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John Negroponte became U.S. ambassador to Iraq following Bremer’s disastrous year, Rob Richer said he pulled his punches rather than frankly convey the peril of Iraq’s situation. “Negroponte didn’t call it like it is. He wants to be secretary of state.” He tried at times to use Richer as a foil for bad news. “No one would give a dissenting view. If you do, you are ostracized,” Richer said of the top-level interactions. Negroponte arrived in the summer of 2004 and within six months was clamoring to get out of Baghdad. When tapped to become the first director of national intelligence in early 2005, he left Iraq to prepare for his confirmation hearings. The embassy was without an ambassador for five months at a critical juncture: the new government was busily packing its ministries with Shia militiamen and writing a constitution that would enshrine Islamic law and increase the centrifugal forces in Iraq. Do you know the health benefits from standing desk’s?

Just weeks before the constitution was to be completed and submitted to a referendum, White House insider and longtime Cheney associate Zalmay Khalilzad became ambassador. He went into overdrive to head off the impending train wreck. Khalilzad had served as a liaison to the Iraqi exiles in the runup to the Iraq war and had been expected to play a major role when Bremer was suddenly named instead. That fateful change of plans came about for two reasons. The State Department opposed creating an interim government of Iraqi exiles, which they believed was Khalilzad’s plan. In fact, he intended to include Iraqis from inside the country, as had been done in Afghanistan. The president wanted two envoys, but Bremer then insisted that there be only one—him—and the president acquiesced. It is almost certain that 2003-2005 would have turned out quite differently if Khalilzad, who understood Iraq’s complex dynamics, had gone instead.

At any rate, when Khalilzad arrived in Iraq in the summer of 2005, he worked against the clock because Washington would not hear of delaying the referendum or subsequent elections. Khalilzad strove mightily to convince the majority Shia to offer an olive branch to the minority Sunni. He won concessions that diluted the influence of Islamic law, postponed the creation of powerful regions that would carve up Iraq, and promised constitutional revisions within four months of the new parliament’s convening. Largely on the strength of those commitments, the constitution was narrowly ratified and Sunnis came out to vote in the December 2005 elections. Khalilzad then tried to ensure that the new Iraqi government would be a national unity government that excluded the noxious sectarians who had run the interim government. The negotiations to form the government were excruciating and protracted. The Islamic coalition had won a plurality, 128 of 275 seats in parliament, and wanted the sitting prime minister, Ibrahim al-Jaafari, to continue, but he could not muster enough votes from other parties. Jaafari was not only ineffective but also sectarian. He refused to impose a curfew to stop the retaliatory killing after the Shia mosque in Samarra was bombed in February; he said the Shia needed to “let off steam.” Khalilzad had also clashed with him the previous fall, when secret interior ministry prisons were found holding tortured Iraqis.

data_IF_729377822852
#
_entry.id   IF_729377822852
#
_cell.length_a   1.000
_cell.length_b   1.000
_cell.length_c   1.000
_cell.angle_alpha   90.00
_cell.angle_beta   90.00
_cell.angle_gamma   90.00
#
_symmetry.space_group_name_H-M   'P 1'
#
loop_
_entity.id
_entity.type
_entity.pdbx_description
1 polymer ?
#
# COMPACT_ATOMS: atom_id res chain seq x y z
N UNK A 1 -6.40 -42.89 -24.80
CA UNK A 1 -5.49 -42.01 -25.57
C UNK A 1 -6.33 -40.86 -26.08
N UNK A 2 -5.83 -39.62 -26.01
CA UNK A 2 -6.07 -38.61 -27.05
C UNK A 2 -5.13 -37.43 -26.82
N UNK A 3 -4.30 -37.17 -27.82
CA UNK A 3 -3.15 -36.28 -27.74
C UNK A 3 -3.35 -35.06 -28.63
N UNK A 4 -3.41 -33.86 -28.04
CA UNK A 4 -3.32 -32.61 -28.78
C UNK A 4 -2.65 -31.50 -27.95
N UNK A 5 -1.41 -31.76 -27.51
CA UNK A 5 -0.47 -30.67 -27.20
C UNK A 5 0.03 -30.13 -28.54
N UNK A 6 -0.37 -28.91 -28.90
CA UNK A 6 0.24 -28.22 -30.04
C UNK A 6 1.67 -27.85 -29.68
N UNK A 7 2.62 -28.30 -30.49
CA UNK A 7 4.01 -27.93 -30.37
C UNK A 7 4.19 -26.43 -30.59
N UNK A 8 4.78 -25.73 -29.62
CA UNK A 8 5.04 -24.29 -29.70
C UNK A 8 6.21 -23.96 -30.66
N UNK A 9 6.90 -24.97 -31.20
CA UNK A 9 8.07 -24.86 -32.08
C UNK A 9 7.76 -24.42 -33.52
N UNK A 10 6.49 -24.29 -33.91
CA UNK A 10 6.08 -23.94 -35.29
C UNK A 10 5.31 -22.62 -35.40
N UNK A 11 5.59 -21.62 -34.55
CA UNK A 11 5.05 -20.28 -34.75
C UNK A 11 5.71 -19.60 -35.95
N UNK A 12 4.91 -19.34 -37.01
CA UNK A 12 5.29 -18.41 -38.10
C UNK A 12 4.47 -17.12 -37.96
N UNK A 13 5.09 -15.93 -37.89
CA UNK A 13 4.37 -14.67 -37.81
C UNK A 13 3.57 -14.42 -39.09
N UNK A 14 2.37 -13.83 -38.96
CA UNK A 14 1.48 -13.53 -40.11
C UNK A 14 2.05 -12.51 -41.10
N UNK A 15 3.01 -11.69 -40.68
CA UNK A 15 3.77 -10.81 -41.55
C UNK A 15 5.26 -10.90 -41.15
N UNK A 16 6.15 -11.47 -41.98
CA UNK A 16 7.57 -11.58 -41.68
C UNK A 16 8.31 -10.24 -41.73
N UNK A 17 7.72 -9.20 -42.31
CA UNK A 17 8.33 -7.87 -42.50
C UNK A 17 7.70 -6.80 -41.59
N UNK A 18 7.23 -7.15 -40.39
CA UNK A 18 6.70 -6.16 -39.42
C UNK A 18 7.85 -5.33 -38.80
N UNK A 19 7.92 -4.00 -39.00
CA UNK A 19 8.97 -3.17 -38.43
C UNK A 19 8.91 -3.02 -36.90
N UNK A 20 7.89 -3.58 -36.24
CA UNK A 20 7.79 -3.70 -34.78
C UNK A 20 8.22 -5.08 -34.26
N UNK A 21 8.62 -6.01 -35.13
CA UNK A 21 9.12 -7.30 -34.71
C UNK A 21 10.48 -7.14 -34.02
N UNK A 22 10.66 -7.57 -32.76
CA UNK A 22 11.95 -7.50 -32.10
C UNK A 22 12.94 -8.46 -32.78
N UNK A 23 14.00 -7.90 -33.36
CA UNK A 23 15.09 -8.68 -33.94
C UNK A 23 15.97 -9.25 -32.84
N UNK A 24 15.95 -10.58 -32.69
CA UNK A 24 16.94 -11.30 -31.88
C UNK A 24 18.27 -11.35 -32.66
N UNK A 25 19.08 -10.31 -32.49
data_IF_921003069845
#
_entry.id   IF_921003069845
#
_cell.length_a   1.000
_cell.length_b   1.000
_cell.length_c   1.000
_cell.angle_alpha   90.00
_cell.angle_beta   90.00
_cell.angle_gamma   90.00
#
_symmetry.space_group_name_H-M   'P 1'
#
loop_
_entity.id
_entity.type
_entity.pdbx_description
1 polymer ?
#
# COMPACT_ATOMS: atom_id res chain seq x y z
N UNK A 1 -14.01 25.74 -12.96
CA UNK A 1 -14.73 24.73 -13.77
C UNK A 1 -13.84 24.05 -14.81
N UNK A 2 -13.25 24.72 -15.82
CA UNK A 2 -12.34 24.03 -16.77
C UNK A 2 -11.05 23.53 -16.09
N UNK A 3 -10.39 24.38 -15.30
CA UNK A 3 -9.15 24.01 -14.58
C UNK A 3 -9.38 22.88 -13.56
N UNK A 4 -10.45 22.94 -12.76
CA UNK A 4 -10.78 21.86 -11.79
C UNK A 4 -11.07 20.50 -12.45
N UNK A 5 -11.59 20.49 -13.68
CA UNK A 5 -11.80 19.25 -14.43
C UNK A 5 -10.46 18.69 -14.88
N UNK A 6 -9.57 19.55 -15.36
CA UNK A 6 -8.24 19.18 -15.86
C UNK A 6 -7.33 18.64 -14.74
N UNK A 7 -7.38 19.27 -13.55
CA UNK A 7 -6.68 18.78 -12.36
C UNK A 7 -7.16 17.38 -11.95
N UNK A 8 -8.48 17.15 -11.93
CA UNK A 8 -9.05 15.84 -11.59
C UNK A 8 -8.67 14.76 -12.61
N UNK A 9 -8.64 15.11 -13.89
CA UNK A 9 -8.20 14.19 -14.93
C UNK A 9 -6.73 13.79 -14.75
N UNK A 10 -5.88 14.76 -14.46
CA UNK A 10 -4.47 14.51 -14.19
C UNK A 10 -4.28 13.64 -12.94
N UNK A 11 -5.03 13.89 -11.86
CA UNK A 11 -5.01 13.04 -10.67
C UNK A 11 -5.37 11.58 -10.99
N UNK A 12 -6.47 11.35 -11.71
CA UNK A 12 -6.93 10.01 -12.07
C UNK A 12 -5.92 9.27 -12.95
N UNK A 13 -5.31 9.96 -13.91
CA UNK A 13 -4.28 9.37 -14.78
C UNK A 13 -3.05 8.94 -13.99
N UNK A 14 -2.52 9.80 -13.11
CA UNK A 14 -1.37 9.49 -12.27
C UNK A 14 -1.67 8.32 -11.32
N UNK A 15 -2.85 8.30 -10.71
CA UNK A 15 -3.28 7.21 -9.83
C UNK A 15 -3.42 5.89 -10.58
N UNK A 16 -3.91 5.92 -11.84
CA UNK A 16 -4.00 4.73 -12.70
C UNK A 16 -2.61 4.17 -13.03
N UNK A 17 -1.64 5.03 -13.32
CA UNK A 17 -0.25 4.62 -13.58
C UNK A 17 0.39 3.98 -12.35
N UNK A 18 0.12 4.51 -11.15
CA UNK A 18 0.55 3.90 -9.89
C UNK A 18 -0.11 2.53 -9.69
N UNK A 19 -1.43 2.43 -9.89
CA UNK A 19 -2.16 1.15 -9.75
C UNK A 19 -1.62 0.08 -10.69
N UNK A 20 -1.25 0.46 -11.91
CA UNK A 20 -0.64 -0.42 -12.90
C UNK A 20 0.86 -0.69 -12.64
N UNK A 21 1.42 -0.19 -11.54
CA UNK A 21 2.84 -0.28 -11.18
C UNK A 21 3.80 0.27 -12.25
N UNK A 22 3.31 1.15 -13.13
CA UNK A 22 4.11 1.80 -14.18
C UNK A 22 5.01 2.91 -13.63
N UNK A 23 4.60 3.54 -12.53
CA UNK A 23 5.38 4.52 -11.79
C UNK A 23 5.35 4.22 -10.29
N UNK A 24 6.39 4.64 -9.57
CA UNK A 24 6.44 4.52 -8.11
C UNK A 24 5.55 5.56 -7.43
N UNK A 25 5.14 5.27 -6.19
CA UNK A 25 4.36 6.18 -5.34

Jaafari held out for three months. Finally he agreed to step aside for one of two successors from his Dawa party. The choices were Ali Adeed, whose Iranian father and close ties to Iran would cause a storm among Sunnis, or Nouri al-Maliki, who was not pro-Iranian and explicitly disavowed the Iranian model of rule by mullahs. Do you prefer the term sit stand desk or stand up desk?

After Maliki was chosen as prime minister in April, Khalilzad brokered hard-won agreements on two nonsectarian security ministers, a broad-based political council for national security, and a national reconciliation agenda with a timetable for implementing it. By then it was October 2006. Amid the raging violence, the rival politicians openly called each other “enemy.” Khalilzad managed to eke out agreement on a foreign investment law, but drafts of an oil framework law and a new de-Baathification law ran aground.

It was hard, perhaps impossible, to make more headway when the country was exploding in violence. But the White House also undercut Khalilzad, denying him the latitude to undo the many errors that had preceded his arrival and, in particular, to deliver credible ultimatums to the Shia Islamists. Khalilzad’s efforts were complicated by the competing view, and backdoor maneuvers, of some officials at the White House and State, who believed the United States should throw in its lot with the Shia against the Sunni. The Shia leaders would call their friends in the White House and play them off against Khalilzad whenever he sought to extract concessions from them. Iraqi leaders accused the Sunni Afghan American of being partial to the Iraqi Sunnis, and White House officials suggested that he lower his profile.